Table of Contents Author Guidelines Submit a Manuscript
Mathematical Problems in Engineering
Volume 2015, Article ID 671632, 10 pages
http://dx.doi.org/10.1155/2015/671632
Research Article

Control of Wind-Induced Vibration of Transmission Tower-Line System by Using a Spring Pendulum

Faculty of Infrastructure Engineering, Dalian University of Technology, Dalian, Liaoning 116024, China

Received 23 October 2014; Revised 12 February 2015; Accepted 12 February 2015

Academic Editor: Massimo Scalia

Copyright © 2015 Peng Zhang et al. This is an open access article distributed under the Creative Commons Attribution License, which permits unrestricted use, distribution, and reproduction in any medium, provided the original work is properly cited.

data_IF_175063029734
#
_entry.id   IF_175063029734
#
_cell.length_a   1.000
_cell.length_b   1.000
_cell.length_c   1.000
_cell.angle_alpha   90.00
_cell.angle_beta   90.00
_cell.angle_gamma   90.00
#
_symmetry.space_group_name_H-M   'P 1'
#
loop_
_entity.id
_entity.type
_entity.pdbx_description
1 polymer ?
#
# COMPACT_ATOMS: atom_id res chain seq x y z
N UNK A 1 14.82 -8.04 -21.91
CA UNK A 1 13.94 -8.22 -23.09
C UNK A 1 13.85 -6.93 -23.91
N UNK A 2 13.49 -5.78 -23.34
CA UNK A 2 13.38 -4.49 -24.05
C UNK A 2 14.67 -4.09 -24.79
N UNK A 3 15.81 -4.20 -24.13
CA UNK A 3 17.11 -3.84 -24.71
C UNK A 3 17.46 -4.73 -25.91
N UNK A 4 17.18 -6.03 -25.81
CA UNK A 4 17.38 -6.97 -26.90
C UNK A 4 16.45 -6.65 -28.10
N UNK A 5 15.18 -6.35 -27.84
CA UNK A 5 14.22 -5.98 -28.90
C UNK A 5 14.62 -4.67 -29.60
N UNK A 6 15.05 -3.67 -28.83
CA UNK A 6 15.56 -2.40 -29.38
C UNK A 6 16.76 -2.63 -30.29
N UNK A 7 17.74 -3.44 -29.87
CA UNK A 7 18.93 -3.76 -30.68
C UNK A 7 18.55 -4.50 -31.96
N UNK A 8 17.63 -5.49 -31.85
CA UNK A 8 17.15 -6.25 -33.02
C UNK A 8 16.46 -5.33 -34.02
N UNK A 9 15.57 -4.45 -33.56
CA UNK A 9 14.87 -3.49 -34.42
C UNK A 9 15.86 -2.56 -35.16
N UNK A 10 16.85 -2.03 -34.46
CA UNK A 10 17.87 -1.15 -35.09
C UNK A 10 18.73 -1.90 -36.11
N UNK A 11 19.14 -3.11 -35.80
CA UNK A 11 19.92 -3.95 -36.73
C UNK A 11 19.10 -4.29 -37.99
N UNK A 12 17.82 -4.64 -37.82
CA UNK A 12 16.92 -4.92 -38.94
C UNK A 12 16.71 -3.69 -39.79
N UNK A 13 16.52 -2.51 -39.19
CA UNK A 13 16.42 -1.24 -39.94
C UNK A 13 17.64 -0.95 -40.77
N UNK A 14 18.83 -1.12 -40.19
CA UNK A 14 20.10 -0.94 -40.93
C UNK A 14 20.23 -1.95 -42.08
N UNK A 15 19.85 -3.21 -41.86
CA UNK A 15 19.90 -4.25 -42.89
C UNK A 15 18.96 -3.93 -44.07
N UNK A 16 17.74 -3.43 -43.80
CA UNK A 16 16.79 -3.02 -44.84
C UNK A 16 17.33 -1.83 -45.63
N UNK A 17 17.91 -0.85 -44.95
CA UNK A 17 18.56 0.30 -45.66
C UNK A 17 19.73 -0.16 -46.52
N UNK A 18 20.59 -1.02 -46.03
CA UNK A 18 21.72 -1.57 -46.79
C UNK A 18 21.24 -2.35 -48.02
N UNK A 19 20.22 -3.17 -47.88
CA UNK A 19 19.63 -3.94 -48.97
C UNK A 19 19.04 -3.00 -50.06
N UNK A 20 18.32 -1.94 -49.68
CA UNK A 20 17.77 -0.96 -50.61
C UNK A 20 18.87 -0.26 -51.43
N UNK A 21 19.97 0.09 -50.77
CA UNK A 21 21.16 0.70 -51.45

Abstract

The high-voltage power transmission tower-line system, which is a high flexible structure, is very susceptible to the wind-induced vibrations. This paper proposes the utilization of the internal resonance feature of the spring pendulum to reduce the wind-induced vibration of a transmission tower. The kinetic expression of the spring pendulum system is obtained through Lagrangian equation. The condition of the internal resonance is verified to be λ = 2, in which λ is the ratio of the spring mode frequency over the pendulum mode frequency. A 55 m tower in the Liaoning province is established in SAP2000 to numerically verify the effectiveness of the proposed device. The spring pendulum is modeled using Link element. The wind speed history is generated based on Kaimal spectrum using harmonic superposition method. Results show that, (1) compared with the suspended mass pendulum, the spring pendulum absorbs more energy and reduces the oscillation more effectively and (2) the vibration control performance of the proposed spring pendulum improves as the external wind load increases.

1. Introduction